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Carnegie could use signs for the times with the help of a local business

| Wednesday, March 20, 2013, 9:00 p.m.
Web developer and graphic designer Marianna Mohney of East Liverpool, Ohio, right, and marketing coordinator Victoria Kerestes of Pittsburgh work at the main entrance of KML Design on East Main Street in Carnegie. Randy Jarosz | For The Signal Item
Design director Mike Martin, left, of North Strabane works with graphic designer Ashley Karpa of Crafton at KML Design on East Main Street in Carnegie. Randy Jarosz | For The Signal Item
Project manager Caitlin Ligo of Pittsburgh works on the second floor of KML Design on East Main Street in Carnegie. Randy Jarosz | For The Signal Item
Project manager Adam Gross of Canonsburg works on the 2nd floor of KML Design on East Main Street in Carnegie. Randy Jarosz | For The Signal Item

Ceramic coasters of past projects greet visitors to KMA Design in Carnegie.

The clients depicted with pictures on these coasters — Gateway Center, PNC Park, the University of Pittsburgh, the Palm Beach County Courthouse and the Mohegan Sun at Pocono Downs — look impressive.

But they barely scratch the surface for the sign-design company, which also completed projects at Consol Energy Center in Pittsburgh and Walt Disney World and Everglades National Park in Florida, among hundreds of other local and national clients.

“We've been very lucky,” said Barbara Martin, founder and chief executive officer at the company, which moved to Carnegie in September after 16 years in Canonsburg. “I've worked with Michael Eisner at Disney, and we've worked at (the) Tampa Bay Lightning's arena — clients that people know or have seen.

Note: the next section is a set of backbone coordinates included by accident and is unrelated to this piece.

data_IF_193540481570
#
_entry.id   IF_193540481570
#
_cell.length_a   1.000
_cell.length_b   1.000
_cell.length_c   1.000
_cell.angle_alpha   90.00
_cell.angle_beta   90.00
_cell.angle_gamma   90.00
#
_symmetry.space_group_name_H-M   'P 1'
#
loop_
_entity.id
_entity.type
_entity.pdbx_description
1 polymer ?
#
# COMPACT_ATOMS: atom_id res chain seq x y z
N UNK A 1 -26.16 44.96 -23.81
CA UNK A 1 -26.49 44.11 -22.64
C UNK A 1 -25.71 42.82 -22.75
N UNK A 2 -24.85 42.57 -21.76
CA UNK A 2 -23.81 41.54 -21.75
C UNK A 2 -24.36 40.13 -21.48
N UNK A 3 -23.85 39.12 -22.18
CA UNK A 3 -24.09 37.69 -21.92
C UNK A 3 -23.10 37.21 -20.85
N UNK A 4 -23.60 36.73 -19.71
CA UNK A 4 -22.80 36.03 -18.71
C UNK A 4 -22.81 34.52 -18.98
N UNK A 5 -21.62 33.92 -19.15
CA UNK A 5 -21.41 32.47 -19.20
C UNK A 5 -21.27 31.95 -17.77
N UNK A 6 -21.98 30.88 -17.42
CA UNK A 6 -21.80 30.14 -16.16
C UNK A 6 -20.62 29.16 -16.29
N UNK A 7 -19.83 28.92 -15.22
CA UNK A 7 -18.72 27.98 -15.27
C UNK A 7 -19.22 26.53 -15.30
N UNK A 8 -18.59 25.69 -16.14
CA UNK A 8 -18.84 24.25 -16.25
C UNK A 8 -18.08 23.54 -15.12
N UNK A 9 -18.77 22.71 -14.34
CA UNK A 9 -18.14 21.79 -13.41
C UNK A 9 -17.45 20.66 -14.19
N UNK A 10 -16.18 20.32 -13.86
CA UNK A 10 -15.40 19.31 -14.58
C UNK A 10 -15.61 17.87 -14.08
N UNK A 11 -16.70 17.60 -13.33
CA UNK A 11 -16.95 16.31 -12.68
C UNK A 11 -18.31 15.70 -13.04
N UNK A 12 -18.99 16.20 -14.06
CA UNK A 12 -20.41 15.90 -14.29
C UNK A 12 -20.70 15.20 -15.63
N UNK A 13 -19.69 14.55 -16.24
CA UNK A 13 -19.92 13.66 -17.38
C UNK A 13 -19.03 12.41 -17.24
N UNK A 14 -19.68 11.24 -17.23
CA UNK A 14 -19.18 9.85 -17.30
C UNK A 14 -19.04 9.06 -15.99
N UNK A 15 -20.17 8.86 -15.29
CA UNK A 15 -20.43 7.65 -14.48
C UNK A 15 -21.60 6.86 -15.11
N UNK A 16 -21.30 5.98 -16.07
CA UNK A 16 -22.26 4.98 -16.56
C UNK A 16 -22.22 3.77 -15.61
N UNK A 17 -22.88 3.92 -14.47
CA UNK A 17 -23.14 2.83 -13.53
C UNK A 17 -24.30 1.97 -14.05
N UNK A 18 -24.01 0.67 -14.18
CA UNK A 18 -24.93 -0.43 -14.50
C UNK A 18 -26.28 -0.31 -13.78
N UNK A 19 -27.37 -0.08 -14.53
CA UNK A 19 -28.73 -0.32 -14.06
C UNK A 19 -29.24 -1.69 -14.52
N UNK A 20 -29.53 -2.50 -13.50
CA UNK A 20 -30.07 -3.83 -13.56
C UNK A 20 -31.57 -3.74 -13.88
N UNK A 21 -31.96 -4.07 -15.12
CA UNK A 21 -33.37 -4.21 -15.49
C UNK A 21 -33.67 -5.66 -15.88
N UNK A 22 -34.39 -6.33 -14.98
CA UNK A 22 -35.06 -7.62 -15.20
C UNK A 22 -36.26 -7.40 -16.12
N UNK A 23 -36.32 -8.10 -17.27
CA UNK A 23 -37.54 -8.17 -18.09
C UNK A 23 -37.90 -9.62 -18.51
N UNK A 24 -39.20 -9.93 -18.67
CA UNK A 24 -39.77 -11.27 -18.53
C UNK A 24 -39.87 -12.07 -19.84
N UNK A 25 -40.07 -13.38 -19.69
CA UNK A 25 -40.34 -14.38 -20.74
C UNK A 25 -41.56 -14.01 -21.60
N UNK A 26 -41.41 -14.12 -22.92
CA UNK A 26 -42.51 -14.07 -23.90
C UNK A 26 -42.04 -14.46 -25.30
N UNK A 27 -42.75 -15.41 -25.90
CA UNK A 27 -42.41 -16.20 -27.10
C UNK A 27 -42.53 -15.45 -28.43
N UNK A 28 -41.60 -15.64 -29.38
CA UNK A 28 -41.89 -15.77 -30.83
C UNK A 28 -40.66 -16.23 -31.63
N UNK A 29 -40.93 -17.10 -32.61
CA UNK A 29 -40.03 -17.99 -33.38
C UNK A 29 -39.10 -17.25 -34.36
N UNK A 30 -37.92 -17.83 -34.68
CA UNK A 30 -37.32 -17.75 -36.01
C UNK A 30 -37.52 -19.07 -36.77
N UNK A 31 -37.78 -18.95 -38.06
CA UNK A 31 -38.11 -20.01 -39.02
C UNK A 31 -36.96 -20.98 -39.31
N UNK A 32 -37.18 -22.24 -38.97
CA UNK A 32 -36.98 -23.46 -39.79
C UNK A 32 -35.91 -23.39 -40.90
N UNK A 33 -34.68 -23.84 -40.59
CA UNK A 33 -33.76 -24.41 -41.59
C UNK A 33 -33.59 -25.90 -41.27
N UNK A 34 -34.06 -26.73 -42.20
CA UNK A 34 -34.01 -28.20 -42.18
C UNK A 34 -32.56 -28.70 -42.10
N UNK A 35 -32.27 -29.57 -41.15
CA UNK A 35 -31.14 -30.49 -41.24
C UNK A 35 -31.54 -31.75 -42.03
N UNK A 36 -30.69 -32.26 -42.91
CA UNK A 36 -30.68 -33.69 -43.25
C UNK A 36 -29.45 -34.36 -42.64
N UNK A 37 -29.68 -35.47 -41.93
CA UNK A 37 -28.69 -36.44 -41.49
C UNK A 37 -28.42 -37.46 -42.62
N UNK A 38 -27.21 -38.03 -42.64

“It's nice to be able to have something tangible that you designed that most of the masses have seen.”

Martin recently won a Diamond Award as one of the top 15 CEOs in Pittsburgh and also was recognized with a 2013 BusinessWomen First Award from the Pittsburgh Business Times.

At any given time, the 11-employee design company boasts dozens of clients. Martin said her books include more than 50.

KMA doesn't construct any of the signs for its clients, but the company does all of the steps leading up to construction.

The company also oversees bidding and construction administration. The entire process can take anywhere from six months to a few years, Martin said.

“It's a lot of detail,” Martin said. “Even though it's design, we have to use both sides of our brain here because you can't make mistakes. Otherwise, it gets immortalized incorrectly.”

Each project comes with a chance for creativity.

At Consol Energy Center, KMA used elements of steel, ice and hockey skates when making the signs. The company also designed a Penguins logo sign over the team's locker room.

Design director Michael Martin — Barbara Martin's son — said his favorite project was the Kovalchick Convention and Athletic Complex at Indiana University of Pennsylvania, which included a 166-foot-long “Hall of Fame” wall with large photos of former star athletes.

“There are a lot of graphic elements to it,” he said.

A close-to-home entity — Carnegie itself — soon might become a KMA client. Borough officials and the Carnegie Community Development Corp. formed a signage committee and are looking into the possibility of upgrading the welcoming and wayfinding signs in the borough.

Council President Rick D'Loss said visitors to the borough often don't know how to find the business district or the Andrew Carnegie Free Library and Music Hall.

“A lot of people, when they come into town, they think Mansfield Boulevard is our main street,” D'Loss said. “They get off the Parkway or they get off (Interstate) 79, and they don't realize they're missing all of Main Street.”

KMA has designed signs for towns throughout the country and specializes in wayfinding.

Three Carnegie Mellon University students are conducting a study of the town's borough's through the Allegheny Together program and will make recommendations in a report due at the end of April.

From there, the committee will decide whether to pursue replacing the signs throughout Carnegie.

For her part, Barbara Martin said she thought Mansfield Boulevard was the main road on her first visit to Carnegie. She is open to designing the signs if the contract comes about.

“That was one of the first things I noticed when we came here,” she said. “I was like, ‘Oh, they need some signs.'”

Doug Gulasy is a staff writer for Trib Total Media. He can be reached at 412-380-8527.

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